Kamala D. Harris and the Powerful Black Woman’s Dilemma

So, the candidates for the 2020 presidential election are out, and the mudslinging and excessively intrusive background investigating has begun with a vengeance. What struck me this week? The narrative on Kamala D. Harris as a gold digger because she dated a married man – get this – 20 years ago.

Now, for the record, I don’t know much about Harris. I don’t know if she’ll get my vote. It’s too early in the game to make that decision. I don’t bill myself as being terribly political or especially knowledgeable. I’m more in the do what’s fair and right for the population as a whole, and treat people with dignity and respect camp.

I’m also not an advocate for dating married men, estranged from their wives or not. However, I do know that women often make mistakes when it comes to love. This is not an excuse. Nor should we forget that men are not exempt from love-related foolishness. But one party should not forever bear the brunt of ill-tinged scrutiny just because she is female.

When Harris started dating former San Francisco mayor Willie Brown she was 29; he was in his 60’s. A younger woman-older man trope is quite common and not terribly worthy of commentary. It’s also not that interesting because most people don’t get any sense about love – hell, about life – until their 40s – I’m guessing Harris fell for Brown’s charm – he was notorious after all – and that was that.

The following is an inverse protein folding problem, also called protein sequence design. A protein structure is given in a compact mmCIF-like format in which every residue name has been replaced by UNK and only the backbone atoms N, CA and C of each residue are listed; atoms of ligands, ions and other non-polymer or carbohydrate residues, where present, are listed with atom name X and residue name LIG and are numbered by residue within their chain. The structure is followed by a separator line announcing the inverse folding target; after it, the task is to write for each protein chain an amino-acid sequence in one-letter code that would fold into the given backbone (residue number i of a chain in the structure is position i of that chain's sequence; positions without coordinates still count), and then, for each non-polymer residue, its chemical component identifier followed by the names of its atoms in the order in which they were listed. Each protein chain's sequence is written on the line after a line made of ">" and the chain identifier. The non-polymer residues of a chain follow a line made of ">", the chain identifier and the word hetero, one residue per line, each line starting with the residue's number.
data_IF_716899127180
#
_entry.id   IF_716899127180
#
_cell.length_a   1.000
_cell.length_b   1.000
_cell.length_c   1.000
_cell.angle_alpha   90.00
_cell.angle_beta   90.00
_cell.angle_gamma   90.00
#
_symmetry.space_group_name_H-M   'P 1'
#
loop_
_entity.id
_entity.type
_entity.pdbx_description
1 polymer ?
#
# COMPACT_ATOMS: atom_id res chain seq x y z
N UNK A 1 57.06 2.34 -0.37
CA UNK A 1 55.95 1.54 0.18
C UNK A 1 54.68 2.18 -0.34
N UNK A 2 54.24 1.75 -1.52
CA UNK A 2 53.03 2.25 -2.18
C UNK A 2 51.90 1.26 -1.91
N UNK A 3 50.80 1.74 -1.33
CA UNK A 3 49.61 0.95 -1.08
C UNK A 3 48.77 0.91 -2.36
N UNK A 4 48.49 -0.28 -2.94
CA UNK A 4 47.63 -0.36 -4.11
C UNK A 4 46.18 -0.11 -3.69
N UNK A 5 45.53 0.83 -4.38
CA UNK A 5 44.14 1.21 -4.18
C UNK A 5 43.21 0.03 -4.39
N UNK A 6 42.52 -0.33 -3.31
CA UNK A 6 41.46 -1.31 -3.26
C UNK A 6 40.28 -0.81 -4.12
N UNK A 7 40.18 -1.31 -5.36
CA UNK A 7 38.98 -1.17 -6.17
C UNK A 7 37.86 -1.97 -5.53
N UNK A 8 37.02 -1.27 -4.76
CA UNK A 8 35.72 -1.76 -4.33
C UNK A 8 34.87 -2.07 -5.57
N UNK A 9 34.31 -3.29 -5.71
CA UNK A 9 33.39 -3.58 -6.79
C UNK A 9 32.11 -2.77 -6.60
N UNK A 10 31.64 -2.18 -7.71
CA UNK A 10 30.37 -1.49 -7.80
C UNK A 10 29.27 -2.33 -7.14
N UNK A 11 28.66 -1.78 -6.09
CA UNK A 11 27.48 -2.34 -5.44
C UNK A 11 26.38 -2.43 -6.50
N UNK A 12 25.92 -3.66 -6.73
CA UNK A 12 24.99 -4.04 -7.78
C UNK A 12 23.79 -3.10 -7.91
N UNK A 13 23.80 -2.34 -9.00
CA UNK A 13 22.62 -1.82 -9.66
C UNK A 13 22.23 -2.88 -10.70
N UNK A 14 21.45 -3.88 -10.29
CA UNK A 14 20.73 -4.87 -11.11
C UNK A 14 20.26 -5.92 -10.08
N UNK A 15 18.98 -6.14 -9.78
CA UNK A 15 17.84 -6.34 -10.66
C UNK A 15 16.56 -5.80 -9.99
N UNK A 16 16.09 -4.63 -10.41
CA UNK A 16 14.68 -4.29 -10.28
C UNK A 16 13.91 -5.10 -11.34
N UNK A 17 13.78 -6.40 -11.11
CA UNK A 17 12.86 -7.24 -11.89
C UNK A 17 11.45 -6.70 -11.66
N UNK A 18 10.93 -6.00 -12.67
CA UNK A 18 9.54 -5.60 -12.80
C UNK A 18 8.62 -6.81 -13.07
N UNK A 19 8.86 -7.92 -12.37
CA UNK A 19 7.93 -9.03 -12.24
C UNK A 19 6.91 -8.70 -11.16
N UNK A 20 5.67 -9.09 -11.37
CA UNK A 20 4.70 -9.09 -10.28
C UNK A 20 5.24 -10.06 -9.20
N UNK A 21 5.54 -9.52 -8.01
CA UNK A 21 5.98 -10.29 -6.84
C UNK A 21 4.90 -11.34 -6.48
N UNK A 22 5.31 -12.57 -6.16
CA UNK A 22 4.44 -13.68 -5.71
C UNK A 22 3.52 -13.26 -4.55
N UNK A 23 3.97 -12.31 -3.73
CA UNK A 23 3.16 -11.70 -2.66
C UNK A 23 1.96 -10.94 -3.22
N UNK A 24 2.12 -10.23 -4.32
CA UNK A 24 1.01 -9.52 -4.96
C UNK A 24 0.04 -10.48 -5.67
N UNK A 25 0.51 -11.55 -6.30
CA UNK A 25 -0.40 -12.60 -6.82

What is interesting is how a woman’s love decisions never really die. So, my advice to young women out there: Be careful who you’re associated with. Whether they be friends or lovers, that association – especially if you’re a woman of color – could well mean the difference between a smooth(er) path to glory or a bumpy ride to nowhere.

Why?

America – the world – is stupidly obsessed with black female sexuality. It’s the proverbial three-winged fly, ever deserving of an obscene amount of completely unnecessary attention.

Omitting the fact that all women are in fact built with the same bits and pieces – and all cats really do look alike in the dark – a black woman’s curves, lush or slender, are as political as her hair. Our natural state is both perennially reviled and perennially sought after. The generous asses that once landed us in zoos are now the bread and butter/go to request for well-heeled plastic surgeons everywhere.

Note, I’m not saying that Harris had plastic surgery. I’m saying that her natural state will cause the public and the opposition to go nuts and treat her poorly.

Brown is old. He’s in his 80s, and he sees his one-time protégé/date potentially advancing to the hallowed air that is the White House. Because he wasn’t of strong moral compass to begin with, that he’s hurting her candidacy with commentary has either completely escaped him, or it’s not as important as bragging so that people know, yeah, she was with me. Although I will acknowledge that his recent op-ed wasn’t callously worded:

“Yes, I may have influenced her career by appointing her to two state commissions when I was Assembly speaker.